The RIA Succession Paradox: It’s About the Brand
By Joe Anthony
March 4, 2014
For much of the past decade, Crispin Odey has been waiting for inflation to rear its ugly head. The fund manager has been positioned to take advantage of rising prices in his flagship hedge fund, the Odey European Fund, and has been trying to warn his investors about the risks of inflation through his annual Read More
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Registered investment advisors (RIAs) rise to success based on their abilities to attract talent, build referral networks, see emerging trends and cater to a market. In their prime earning years – say 45to 55 – they are the central force in their own success. And there lies the paradox. A younger, more dynamic generation is better suited for running your firm.
According to FA Insight, 25% of financial advisors will retire within the next decade. Yet only 29% of advisors have defined or implemented a succession plan, according to a Moss Adams study.
No doubt, lack of planning places a large portion of a firm’s value at risk. An owner may have spent a lifetime building equity and now risks destroying it because of ego or short-sightedness. Call it “the succession paradox.” The very skills that lead to success can thwart an RIA’s ability to thoughtfully plan and maximize the value that can be ultimately extracted from the business.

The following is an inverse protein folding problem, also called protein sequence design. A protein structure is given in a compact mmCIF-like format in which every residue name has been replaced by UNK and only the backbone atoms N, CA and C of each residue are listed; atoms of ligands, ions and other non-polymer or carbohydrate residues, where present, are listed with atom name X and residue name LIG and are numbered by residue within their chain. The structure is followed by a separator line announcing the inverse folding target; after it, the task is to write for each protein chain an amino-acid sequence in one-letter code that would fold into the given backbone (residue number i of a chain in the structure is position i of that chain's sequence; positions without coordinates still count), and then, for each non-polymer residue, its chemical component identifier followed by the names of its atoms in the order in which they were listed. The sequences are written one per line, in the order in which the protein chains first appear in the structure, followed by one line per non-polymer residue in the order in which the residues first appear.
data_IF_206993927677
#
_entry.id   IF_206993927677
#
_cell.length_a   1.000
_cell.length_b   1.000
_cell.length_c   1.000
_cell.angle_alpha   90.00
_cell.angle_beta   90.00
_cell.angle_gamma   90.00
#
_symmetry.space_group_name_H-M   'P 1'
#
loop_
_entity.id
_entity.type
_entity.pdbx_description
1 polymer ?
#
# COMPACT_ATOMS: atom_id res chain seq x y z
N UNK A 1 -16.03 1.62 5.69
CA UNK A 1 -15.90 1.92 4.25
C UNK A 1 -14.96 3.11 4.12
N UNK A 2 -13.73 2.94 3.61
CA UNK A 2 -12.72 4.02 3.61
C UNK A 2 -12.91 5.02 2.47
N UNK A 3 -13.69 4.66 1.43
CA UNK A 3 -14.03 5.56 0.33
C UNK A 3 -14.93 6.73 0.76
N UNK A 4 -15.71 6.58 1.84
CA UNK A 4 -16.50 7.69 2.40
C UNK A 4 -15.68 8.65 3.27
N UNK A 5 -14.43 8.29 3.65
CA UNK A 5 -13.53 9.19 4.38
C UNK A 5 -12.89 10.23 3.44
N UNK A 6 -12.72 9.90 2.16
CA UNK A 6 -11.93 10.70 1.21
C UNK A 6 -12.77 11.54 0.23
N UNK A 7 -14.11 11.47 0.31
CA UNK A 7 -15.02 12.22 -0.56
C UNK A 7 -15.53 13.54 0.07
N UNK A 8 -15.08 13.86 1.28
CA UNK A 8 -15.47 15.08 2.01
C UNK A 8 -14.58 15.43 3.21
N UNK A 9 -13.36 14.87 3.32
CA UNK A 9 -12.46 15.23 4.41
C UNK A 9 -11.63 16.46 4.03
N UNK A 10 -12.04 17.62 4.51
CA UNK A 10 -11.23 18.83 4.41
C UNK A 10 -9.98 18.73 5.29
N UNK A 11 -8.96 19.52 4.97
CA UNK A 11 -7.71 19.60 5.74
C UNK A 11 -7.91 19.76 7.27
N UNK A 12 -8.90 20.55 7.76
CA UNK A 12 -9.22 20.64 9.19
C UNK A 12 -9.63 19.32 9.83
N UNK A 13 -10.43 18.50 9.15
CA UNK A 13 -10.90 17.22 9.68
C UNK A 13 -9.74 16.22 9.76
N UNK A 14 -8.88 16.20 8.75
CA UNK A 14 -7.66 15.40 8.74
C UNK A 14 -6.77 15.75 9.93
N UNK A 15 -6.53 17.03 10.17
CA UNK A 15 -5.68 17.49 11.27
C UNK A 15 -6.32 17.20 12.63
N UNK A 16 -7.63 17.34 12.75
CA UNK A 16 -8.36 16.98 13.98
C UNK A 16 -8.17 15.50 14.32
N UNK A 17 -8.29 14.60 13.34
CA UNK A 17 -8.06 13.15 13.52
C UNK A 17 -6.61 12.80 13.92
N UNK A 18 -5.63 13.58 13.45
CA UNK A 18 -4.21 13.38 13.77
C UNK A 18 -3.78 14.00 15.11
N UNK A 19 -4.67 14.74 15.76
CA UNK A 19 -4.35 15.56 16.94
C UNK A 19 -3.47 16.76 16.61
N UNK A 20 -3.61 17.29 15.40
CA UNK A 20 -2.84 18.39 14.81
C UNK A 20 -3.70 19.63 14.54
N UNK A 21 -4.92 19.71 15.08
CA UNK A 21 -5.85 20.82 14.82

Branding is essential to the long-term equity of an RIA. Too often, brand building is relegated to short-term, current marketing efforts. Branding is seen as a simple response to an immediate need to build awareness, referrals or a sales pipeline and win assets under management. But a brand is something much more permanent and valuable. More than any other factor, it outlives the productivity of an RIA, creating value independent of personal networks, effort and market presence.
A brand – and brand building – is the most overlooked component of succession planning, an after-thought where goodwill is rarely fully realized.
Don’t let that happen. Here are the keys to building a brand that safeguards and enhances equity at the point of a firm’s sale or succession:
- No one cares about your name. It’s the value of the organization and its brand that truly counts. Separate your business brand from you the person. The overuse of a principal’s personal name in the firm’s brand suggests intimacy that undermines scalability. The preponderance of owner-named RIAs dates to a brokerage paradigm that allowed captive brokers at wirehouses like Morgan Stanley to create their own teams. It really has little value in the succession equation. Ratchet it down or phase it out. Use naming options that promote the entire enterprise – not just you.
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